What my children have taught me about Hanukkah

What my children have taught me about Hanukkah(ˈhänəkə)

By Bella Hazzan

Hanukkah in the middle of a pandemic shut down is certainly different. My gifts for the grandchildren are at my children’s homes. Brought there by different delivery(dəˈliv(ə)rē) services; wrapped by others and hidden away and waiting for them to be given after the candles are lit. This year there won’t be any celebration at my home, and the house feels so empty and quiet.

This year as the holiday approached I felt myself feeling sad like a dark cloud was over my head. How would we have any kind of family celebration? Given how I was raised(rāzd), my sadness, my reaction, made no sense(sens) to me.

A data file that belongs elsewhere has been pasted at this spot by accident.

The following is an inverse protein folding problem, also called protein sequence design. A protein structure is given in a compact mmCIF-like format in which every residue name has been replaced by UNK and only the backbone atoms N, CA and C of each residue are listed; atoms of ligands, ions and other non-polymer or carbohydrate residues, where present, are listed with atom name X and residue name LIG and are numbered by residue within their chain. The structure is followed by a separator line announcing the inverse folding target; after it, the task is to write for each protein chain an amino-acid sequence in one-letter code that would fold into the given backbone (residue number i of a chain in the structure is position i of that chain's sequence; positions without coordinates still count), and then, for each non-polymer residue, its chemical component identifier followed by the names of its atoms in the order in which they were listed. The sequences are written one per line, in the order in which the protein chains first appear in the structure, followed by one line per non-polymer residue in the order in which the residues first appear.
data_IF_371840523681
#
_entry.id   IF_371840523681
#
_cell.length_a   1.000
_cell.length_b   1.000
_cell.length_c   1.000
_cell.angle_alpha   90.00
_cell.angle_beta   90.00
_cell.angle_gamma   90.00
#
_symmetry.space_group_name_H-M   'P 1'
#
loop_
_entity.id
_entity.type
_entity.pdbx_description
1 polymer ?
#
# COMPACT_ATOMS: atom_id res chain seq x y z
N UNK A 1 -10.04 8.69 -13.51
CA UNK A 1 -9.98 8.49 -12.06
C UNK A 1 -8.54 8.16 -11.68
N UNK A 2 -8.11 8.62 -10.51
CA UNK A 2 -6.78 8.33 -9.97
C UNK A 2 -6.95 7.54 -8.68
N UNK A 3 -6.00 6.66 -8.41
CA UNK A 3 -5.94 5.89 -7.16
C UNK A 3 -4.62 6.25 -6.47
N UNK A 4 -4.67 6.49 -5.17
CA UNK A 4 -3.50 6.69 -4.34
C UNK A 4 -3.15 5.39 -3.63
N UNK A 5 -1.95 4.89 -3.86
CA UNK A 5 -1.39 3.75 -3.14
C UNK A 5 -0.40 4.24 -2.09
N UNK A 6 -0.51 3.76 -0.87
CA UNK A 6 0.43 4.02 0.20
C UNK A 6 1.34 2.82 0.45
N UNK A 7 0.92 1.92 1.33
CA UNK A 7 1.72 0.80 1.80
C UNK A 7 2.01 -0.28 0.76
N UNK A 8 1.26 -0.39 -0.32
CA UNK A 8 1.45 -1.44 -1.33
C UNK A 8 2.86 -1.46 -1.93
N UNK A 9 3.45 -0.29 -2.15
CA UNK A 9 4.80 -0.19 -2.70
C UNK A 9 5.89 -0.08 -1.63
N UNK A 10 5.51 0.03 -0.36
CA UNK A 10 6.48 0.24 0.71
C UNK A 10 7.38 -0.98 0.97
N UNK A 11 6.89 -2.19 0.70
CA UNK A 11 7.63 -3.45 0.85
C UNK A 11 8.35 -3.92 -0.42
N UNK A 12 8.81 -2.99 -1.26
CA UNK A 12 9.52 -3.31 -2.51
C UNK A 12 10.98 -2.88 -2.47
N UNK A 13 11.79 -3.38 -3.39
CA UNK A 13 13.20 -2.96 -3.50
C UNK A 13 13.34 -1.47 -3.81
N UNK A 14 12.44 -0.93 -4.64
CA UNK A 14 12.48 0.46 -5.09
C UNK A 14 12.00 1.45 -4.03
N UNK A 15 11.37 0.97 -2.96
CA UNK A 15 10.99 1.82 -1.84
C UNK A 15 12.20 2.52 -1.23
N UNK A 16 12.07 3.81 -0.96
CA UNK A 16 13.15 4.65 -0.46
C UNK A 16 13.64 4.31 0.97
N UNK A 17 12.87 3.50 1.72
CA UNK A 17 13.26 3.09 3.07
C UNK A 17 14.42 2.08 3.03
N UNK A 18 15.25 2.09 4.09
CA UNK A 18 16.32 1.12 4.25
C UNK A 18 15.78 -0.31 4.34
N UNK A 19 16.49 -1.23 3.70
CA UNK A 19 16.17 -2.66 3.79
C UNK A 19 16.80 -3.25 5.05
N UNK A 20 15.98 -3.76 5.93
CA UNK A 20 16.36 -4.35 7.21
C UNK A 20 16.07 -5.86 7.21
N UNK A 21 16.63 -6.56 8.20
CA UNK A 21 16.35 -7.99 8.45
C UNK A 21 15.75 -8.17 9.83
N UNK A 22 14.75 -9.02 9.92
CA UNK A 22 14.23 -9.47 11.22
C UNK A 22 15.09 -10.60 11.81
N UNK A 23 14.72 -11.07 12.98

Growing up I don’t remember my parents ever celebrating Hanukkah. I do remember the Christmas tree. I remember the gifts under the tree, and sitting in front of the tree in the dark, watching the lights on the tree go on and off. So, I’ve often wondered where my commitment to observing the Jewish(ˈjo͞oiSH) holidays with my children came from, as that was not a part of my childhood. I’ve always had a strong desire to teach my children about their Jewish heritage(ˈherədij) and our traditions(trəˈdiSH(ə)n).